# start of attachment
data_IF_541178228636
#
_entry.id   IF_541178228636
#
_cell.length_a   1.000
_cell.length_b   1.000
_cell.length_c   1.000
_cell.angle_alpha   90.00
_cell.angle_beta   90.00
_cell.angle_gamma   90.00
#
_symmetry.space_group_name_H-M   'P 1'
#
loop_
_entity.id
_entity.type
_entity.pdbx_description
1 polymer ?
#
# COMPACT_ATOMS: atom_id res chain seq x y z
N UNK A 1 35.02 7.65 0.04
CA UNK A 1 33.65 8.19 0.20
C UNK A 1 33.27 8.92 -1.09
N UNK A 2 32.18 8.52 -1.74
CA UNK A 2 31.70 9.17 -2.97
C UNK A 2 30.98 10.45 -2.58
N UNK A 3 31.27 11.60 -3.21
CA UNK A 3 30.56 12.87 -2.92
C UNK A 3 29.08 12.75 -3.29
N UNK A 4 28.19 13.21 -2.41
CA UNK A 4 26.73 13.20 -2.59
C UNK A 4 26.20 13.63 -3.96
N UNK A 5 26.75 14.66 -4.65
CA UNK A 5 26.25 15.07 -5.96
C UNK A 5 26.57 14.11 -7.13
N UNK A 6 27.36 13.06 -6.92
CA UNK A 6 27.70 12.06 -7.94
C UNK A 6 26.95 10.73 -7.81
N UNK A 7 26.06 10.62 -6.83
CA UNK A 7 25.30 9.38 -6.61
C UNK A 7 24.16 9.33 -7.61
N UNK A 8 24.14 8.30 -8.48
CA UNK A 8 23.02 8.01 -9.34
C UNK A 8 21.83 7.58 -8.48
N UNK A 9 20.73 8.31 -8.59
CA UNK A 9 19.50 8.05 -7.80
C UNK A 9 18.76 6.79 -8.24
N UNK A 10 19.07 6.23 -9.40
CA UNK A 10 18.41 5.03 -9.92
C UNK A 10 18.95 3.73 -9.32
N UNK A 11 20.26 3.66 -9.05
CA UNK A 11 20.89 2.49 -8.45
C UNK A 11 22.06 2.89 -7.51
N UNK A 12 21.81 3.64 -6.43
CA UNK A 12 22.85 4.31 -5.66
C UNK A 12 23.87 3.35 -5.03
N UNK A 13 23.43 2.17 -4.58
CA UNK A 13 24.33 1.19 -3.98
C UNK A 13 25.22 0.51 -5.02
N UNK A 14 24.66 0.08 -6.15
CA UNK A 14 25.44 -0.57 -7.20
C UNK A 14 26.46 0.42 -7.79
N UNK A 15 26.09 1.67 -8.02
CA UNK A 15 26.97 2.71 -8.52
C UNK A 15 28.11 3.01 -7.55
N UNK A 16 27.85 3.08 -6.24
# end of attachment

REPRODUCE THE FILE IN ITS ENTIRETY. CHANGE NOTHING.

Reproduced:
data_IF_541178228636
#
_entry.id   IF_541178228636
#
_cell.length_a   1.000
_cell.length_b   1.000
_cell.length_c   1.000
_cell.angle_alpha   90.00
_cell.angle_beta   90.00
_cell.angle_gamma   90.00
#
_symmetry.space_group_name_H-M   'P 1'
#
loop_
_entity.id
_entity.type
_entity.pdbx_description
1 polymer ?
#
# COMPACT_ATOMS: atom_id res chain seq x y z
N UNK A 1 35.02 7.65 0.04
CA UNK A 1 33.65 8.19 0.20
C UNK A 1 33.27 8.92 -1.09
N UNK A 2 32.18 8.52 -1.74
CA UNK A 2 31.70 9.17 -2.97
C UNK A 2 30.98 10.45 -2.58
N UNK A 3 31.27 11.60 -3.21
CA UNK A 3 30.56 12.87 -2.92
C UNK A 3 29.08 12.75 -3.29
N UNK A 4 28.19 13.21 -2.41
CA UNK A 4 26.73 13.20 -2.59
C UNK A 4 26.20 13.63 -3.96
N UNK A 5 26.75 14.66 -4.65
CA UNK A 5 26.25 15.07 -5.96
C UNK A 5 26.57 14.11 -7.13
N UNK A 6 27.36 13.06 -6.92
CA UNK A 6 27.70 12.06 -7.94
C UNK A 6 26.95 10.73 -7.81
N UNK A 7 26.06 10.62 -6.83
CA UNK A 7 25.30 9.38 -6.61
C UNK A 7 24.16 9.33 -7.61
N UNK A 8 24.14 8.30 -8.48
CA UNK A 8 23.02 8.01 -9.34
C UNK A 8 21.83 7.58 -8.48
N UNK A 9 20.73 8.31 -8.59
CA UNK A 9 19.50 8.05 -7.80
C UNK A 9 18.76 6.79 -8.24
N UNK A 10 19.07 6.23 -9.40
CA UNK A 10 18.41 5.03 -9.92
C UNK A 10 18.95 3.73 -9.32
N UNK A 11 20.26 3.66 -9.05
CA UNK A 11 20.89 2.49 -8.45
C UNK A 11 22.06 2.89 -7.51
N UNK A 12 21.81 3.64 -6.43
CA UNK A 12 22.85 4.31 -5.66
C UNK A 12 23.87 3.35 -5.03
N UNK A 13 23.43 2.17 -4.58
CA UNK A 13 24.33 1.19 -3.98
C UNK A 13 25.22 0.51 -5.02
N UNK A 14 24.66 0.08 -6.15
CA UNK A 14 25.44 -0.57 -7.20
C UNK A 14 26.46 0.42 -7.79
N UNK A 15 26.09 1.67 -8.02
CA UNK A 15 26.97 2.71 -8.52
C UNK A 15 28.11 3.01 -7.55
N UNK A 16 27.85 3.08 -6.24